The automotive industry has long been exempt from the cyber attacks that have affected so many companies operating in the financial services, healthcare and retail spaces. However, that is changing quickly due to the copious amount of historical data being collected by modern vehicles and the new autonomous features created by manufacturers.

Further complicating matters is the fact that the connected cars movement, unlike other instances where exploitable personal information exists, increases the potential threat of terrorist activity. In addition to the usual motivations—financial gain and operational disruption—sophisticated hackers are able to use vehicles as instruments of harm and destruction.

It’s a scary scenario that has come to fruition faster than most believed was possible from a technology standpoint—predictions made by automotive executives have been mixed over the years. Fast forward to this summer where we already have self-driving ride sharing cars on the road, and other new models will soon communicate directly with each other and exchange information with toll booths, gas pumps and fast food restaurants.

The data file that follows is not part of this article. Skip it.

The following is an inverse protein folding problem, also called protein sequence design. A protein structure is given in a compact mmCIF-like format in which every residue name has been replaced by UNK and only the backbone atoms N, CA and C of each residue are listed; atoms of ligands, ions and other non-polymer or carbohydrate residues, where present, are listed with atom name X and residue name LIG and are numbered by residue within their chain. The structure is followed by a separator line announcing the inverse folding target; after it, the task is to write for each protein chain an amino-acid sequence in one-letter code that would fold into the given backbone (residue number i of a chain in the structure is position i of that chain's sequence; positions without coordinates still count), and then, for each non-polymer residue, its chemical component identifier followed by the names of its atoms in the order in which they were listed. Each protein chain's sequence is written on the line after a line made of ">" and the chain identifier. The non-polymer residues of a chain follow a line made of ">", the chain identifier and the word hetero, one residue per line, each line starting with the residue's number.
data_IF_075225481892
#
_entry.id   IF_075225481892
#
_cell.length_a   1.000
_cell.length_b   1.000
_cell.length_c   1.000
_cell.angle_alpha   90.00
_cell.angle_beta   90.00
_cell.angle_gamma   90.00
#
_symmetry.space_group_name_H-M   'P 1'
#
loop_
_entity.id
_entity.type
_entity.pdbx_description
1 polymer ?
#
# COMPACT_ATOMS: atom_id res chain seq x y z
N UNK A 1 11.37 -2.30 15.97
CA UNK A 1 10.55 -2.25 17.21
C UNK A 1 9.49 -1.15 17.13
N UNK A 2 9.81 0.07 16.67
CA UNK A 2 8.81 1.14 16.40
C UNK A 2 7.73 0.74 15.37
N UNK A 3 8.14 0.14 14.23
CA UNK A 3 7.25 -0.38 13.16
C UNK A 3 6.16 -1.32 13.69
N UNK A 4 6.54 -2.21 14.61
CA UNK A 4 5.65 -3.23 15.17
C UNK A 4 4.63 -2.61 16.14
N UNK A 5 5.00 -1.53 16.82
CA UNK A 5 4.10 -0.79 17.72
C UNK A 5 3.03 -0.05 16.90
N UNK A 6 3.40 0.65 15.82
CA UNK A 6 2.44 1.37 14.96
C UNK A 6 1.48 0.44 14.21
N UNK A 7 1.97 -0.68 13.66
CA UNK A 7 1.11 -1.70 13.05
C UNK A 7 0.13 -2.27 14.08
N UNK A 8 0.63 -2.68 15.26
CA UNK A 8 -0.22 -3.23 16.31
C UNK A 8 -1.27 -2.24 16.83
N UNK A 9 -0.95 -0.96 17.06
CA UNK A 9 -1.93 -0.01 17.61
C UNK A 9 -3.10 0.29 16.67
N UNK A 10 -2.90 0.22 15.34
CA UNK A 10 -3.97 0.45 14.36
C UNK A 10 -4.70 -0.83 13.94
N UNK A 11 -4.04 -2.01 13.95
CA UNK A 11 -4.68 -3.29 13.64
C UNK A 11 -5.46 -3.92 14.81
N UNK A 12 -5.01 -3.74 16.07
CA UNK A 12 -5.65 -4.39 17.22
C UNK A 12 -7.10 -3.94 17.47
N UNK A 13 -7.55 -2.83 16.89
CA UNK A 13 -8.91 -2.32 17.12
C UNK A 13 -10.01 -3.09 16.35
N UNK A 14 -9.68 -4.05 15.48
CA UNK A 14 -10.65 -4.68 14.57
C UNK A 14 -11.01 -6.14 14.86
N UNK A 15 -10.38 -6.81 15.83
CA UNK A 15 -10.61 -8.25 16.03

This expedited timeline has created vehicles with advanced capabilities but few protections. So what actions should automotive manufacturers and suppliers take to ensure their systems are guarded against hackers? Here are a few things to consider as the industry moves at an accelerated pace:

  • Manage risk within the supply chain. Modern vehicles are comprised of hundreds of thousands of computer codes and other components developed by vendors, which can leave them vulnerable during the assembly process. Whether there is purposeful or inadvertent corruption within the supply chain, a more rigorous testing and contract management process will help mitigate risk.
  • Change must occur from within the industry. Eventually there will be interaction and cooperation between regulators and industry participants, but as long as there is tension among governing bodies, automotive companies must address the issue of vehicle security with uniformity. The industry is accustomed to reacting to market shifts and consumer preferences, and we are already starting to see overarching, proactive measures be proposed.
  • Build security into your sales and marketing strategy. The most astute automotive companies understand that data privacy and cybersecurity will become a strong selling point for car buyers. The key will be communicating such protective features in an easy to understand way and consistently across manufacturers and retailers. Security ratings must be uniform or they will be useless, and they must not infringe upon the driver experience.

Looking ahead to 2017, it will be interesting to see how things unfold in Washington and how connectivity is prioritized on lawmakers’ agendas. If the last few months has showed us anything, it’s that the automotive industry’s growth trajectory won’t leave much time for reflection.